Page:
Stop Yelling, Daddy!

Local dad Joey Guido (Daddy Brain) shares another insightful article with us! Thanks again, Joey.

Stop Yelling, Daddy!

No matter how hard I try, no matter how mindful I attempt to be — I sometimes find myself yelling at one or both of my kids. It never lasts very long and it’s always after an extended amount of crying, screaming, food throwing or obsessive-compulsive behavior that rivals Mr. Monk’s (from the USA TV show).

It seems that I can not get through a weekend without yelling about something. And this weekend was no exception.

It was our 11-year anniversary. The babysitter cancelled on us, so instead of a romantic adult dinner at a nice Italian restaurant, we settled for a family outing at Quaker Steak & Lube. As the name suggests, this is not your ordinary “anniversary dinner.” At least not for us.

Max, 4, began a tirade of wanting more macaroni and cheese WAY before he was done eating what he had in front of him. Relentless, he continued to repeat his desire for more. I tried many ways of reasoning with him to stop. Since his brother Joss, almost 2, was flinging his mac & cheese off his plate, I deftly gave some to Max who ate it and stopped complaining. OK, that wasn’t so hard.

Now Joss starts screaming. Not because I gave his brother some of his food, but because he’s done. He’s ready to go. NOW. My wife has barely eaten & my beer is far from finished. We do our best to eat what we can. I realize this situation is a great way to help people lose weight. Under this type of stress, one simply does not have an appetite!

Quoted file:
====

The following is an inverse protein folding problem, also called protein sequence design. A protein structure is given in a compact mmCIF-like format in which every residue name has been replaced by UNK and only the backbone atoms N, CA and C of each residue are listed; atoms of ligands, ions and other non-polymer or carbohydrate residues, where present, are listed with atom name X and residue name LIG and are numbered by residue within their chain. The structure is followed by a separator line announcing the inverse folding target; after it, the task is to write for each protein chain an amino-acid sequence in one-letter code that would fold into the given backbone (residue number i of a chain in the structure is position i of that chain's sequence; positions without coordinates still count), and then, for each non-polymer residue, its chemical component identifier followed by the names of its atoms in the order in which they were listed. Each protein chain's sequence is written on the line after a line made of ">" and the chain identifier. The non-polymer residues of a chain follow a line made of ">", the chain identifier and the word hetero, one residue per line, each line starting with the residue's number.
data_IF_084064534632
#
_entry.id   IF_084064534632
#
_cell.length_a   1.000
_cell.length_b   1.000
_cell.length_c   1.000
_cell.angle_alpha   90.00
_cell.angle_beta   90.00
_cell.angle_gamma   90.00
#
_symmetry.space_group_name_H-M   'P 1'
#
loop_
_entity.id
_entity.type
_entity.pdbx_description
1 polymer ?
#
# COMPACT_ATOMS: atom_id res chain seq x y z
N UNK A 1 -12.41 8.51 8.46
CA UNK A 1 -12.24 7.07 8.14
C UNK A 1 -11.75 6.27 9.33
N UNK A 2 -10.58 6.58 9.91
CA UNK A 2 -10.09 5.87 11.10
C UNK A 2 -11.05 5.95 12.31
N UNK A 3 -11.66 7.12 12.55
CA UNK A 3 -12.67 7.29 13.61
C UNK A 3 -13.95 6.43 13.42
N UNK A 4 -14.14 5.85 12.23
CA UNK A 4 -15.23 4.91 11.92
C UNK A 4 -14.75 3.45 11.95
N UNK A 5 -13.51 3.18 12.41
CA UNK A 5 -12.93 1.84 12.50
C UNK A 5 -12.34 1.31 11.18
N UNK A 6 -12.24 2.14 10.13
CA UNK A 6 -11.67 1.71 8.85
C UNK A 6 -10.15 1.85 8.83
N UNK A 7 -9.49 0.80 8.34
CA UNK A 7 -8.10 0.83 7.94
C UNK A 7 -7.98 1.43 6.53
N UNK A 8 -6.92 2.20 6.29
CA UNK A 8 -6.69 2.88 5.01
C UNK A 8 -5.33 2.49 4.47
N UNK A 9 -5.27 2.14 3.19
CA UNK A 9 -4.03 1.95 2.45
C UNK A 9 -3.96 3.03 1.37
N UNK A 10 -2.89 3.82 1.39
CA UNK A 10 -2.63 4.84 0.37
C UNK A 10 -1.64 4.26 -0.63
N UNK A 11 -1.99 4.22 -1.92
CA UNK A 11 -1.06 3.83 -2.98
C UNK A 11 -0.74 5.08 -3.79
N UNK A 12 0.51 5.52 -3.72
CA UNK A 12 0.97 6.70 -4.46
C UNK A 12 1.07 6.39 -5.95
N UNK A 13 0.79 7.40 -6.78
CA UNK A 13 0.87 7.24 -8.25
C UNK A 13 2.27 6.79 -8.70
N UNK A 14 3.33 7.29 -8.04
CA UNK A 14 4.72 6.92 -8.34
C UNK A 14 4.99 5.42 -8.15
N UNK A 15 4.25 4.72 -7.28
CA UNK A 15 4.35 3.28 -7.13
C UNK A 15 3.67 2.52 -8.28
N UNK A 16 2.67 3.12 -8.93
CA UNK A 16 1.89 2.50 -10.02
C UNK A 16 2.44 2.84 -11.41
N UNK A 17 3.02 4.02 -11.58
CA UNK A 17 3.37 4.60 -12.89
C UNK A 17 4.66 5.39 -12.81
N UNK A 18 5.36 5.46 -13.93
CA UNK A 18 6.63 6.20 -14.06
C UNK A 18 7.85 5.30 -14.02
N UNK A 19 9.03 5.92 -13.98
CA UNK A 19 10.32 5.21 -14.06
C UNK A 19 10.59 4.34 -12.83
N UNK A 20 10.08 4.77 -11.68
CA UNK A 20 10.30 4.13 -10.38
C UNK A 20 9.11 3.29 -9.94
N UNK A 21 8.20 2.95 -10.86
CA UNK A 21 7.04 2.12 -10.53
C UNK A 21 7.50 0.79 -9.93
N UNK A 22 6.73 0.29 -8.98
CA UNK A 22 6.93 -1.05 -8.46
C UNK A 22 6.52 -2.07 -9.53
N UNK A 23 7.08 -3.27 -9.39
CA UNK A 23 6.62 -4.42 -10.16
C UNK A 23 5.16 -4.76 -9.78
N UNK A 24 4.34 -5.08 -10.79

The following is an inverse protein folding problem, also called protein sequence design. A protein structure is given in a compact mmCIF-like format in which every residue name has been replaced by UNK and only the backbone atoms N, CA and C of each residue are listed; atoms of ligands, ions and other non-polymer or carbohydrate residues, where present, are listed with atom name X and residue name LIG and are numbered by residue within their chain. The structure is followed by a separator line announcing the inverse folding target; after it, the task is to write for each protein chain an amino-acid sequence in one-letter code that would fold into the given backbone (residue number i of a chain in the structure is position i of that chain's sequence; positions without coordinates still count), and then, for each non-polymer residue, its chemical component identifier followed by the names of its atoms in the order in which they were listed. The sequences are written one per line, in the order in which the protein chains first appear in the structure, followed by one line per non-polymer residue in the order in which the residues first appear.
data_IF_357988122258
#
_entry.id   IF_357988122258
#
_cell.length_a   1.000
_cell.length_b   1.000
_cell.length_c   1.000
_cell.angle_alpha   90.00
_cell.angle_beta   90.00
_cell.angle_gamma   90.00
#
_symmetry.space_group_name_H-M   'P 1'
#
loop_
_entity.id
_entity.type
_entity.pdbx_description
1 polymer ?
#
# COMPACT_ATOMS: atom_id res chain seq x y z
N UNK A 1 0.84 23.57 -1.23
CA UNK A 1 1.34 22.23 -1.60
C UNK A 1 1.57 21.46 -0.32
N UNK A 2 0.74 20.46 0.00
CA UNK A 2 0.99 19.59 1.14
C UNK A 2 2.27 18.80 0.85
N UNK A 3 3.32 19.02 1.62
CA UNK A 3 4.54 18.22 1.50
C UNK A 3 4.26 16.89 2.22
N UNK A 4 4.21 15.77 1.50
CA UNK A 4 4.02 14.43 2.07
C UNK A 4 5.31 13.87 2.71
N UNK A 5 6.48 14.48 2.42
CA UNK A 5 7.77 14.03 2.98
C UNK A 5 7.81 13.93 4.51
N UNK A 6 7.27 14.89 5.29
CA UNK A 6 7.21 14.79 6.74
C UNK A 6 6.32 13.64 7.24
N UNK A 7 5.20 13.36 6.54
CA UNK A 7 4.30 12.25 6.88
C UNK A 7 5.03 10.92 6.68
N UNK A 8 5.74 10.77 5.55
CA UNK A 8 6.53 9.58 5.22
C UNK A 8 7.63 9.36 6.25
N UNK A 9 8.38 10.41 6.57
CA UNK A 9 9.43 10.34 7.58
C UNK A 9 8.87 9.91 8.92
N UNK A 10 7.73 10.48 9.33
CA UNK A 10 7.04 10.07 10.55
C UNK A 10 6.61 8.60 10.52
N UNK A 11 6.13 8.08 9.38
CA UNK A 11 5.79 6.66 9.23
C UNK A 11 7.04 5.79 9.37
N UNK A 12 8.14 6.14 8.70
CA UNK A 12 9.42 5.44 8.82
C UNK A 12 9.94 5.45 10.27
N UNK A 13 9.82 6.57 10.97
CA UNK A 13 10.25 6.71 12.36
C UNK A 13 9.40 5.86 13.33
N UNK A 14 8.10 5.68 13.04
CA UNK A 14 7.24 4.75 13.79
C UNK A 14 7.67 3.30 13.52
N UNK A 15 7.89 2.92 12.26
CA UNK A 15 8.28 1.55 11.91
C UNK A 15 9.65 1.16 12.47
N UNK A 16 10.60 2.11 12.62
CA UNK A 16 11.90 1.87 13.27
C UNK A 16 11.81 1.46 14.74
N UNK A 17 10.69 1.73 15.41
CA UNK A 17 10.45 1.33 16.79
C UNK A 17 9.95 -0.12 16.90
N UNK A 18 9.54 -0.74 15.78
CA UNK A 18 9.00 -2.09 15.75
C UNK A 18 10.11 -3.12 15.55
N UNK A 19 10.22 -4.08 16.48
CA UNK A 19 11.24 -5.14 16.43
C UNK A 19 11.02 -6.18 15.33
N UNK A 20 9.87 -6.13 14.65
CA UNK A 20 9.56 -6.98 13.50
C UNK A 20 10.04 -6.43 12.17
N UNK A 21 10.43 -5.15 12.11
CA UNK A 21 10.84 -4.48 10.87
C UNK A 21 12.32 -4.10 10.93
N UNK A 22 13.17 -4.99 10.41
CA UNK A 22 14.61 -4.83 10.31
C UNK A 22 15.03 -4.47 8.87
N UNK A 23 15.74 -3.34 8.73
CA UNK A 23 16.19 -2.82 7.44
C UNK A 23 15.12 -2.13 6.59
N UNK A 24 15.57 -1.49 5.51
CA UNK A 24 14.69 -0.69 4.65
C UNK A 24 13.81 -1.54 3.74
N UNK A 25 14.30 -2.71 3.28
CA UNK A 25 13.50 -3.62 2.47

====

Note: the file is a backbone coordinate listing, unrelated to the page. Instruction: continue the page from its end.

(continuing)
On the way to the car…
Everything has calmed down. I’ve managed to hold it together until I try to put Joss in the car. He grabs onto the metal rods holding up the passenger side headrest. He clutches them with the will and the strength of a gorilla who’s really hungry for the very last banana (or the most desirable mate).

Now he’s just trying to tell me (in his 2 year old way), “hey dad, listen, sorry but I’m not ready to get in my car seat yet. Maybe you could give me a minute…” But I’m not hearing him. I just want him to sit in the car seat!

I finally pry his fingers off the headrest and get him in the seat. He’s screaming and fighting me and then he kicks me in the face (not intentional)!